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humanities. Fewer advanced graduate students in scientific disciplines conduct research in China, although several have done so. Chapter 4 examines the types of research being done in China today—archival, scientific, and fieldwork—and gives advice about arranging for and carrying out research projects.


The Committee on Scholarly Communication with China (CSCC), formerly the Committee on Scholarly Communication with the People's Republic of China (CSCPRC), has much experience placing American social scientists and humanists in China. Its competitive National Program for Advanced Study and Research in China is still the preferred route for many scholars. Because it operates an office in Beijing to facilitate the work of the people it funds, scholars in the program receive not only financial support but help in placement as well. Further information about the research program for scholars may be obtained from:

Committee on Scholarly Communication with China

1055 Thomas Jefferson Street, NW

Suite 2013

Washington, D.C. 20007

The Henry Luce Foundation sponsors a United States-China Cooperative Research Program "to encourage sustained joint research by American and Chinese scholars on significant topics in the humanities and social sciences that will lead to an improved understanding of China." Cooperative projects normally involve two or more collaborators on both the Chinese and American sides, working together over a three-year period. Further information about the research program for scholars may be obtained from:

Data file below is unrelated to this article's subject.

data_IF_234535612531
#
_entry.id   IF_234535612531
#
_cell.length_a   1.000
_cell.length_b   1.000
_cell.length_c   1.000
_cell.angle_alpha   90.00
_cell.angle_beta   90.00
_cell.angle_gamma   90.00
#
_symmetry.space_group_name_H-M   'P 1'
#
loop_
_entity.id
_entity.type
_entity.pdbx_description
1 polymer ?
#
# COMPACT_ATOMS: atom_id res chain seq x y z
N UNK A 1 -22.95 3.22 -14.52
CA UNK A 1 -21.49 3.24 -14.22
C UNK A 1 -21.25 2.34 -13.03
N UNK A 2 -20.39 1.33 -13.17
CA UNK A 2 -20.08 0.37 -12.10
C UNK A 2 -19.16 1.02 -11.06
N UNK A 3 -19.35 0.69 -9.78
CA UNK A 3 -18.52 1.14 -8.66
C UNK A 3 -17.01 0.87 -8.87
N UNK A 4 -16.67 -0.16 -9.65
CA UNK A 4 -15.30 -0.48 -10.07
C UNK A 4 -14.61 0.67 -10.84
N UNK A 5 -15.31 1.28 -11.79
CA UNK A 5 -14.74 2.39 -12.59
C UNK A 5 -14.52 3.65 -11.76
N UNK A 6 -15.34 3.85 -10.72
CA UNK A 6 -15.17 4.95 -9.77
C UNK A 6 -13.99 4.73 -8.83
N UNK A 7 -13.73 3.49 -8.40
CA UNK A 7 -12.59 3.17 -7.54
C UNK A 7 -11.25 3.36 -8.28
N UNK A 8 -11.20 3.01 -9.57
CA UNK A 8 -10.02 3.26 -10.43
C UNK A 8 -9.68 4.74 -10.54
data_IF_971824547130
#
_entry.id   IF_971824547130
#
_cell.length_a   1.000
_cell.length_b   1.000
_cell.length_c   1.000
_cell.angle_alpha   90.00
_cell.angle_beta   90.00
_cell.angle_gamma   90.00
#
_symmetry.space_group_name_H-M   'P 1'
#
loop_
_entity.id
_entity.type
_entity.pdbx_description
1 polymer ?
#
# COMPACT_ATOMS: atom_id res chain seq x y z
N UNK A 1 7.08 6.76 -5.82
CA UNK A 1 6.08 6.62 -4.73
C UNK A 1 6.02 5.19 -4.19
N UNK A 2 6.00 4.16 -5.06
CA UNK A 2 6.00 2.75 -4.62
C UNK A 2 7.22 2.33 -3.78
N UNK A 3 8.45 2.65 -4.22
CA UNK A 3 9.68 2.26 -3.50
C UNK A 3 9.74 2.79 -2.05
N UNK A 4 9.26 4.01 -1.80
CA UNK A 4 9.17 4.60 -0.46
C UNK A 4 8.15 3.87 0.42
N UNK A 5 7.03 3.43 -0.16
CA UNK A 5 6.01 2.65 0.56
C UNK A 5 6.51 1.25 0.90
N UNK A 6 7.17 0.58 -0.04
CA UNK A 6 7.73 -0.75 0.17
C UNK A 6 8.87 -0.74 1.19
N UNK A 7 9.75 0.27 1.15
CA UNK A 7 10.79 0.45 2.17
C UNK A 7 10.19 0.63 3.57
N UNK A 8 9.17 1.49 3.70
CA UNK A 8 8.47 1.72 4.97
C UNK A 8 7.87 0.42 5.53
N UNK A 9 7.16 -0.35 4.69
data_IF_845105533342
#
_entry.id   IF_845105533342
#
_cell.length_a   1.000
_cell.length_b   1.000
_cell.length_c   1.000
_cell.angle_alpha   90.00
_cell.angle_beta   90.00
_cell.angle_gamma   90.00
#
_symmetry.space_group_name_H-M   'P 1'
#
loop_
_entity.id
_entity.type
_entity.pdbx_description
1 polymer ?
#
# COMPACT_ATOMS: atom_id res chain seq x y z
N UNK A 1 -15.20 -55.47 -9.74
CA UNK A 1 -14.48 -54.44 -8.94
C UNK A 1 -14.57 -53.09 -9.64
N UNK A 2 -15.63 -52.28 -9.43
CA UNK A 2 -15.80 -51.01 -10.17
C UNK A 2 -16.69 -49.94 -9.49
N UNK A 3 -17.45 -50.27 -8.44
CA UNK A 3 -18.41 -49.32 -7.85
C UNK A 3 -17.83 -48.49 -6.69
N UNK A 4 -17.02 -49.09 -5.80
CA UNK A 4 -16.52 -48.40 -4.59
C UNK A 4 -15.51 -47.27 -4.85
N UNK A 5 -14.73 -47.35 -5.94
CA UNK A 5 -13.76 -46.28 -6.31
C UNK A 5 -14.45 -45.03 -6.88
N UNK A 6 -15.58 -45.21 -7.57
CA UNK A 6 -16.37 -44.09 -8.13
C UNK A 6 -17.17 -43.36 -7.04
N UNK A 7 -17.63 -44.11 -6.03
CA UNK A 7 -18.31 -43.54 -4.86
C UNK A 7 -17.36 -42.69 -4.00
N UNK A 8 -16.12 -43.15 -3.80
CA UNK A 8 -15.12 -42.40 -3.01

U.S.-China Cooperative Research Program

The Henry Luce Foundation, Inc.

111 West 50th Street

Room 3710

New York, NY 10020

In addition, most organizations funding social scientists and humanists will provide grants for research in China if you are able to make your own arrangements for placement. These include the National Endowment for the Humanities and the Joint Committee on Chinese Studies, sponsored by the American Council of Learned Societies and the Social Science Research Council. For a full description of possible funding sources and their addresses, see Appendix A.


The U.S. National Science Foundation (NSF) continues to be a major source of funding for scientific research in China through

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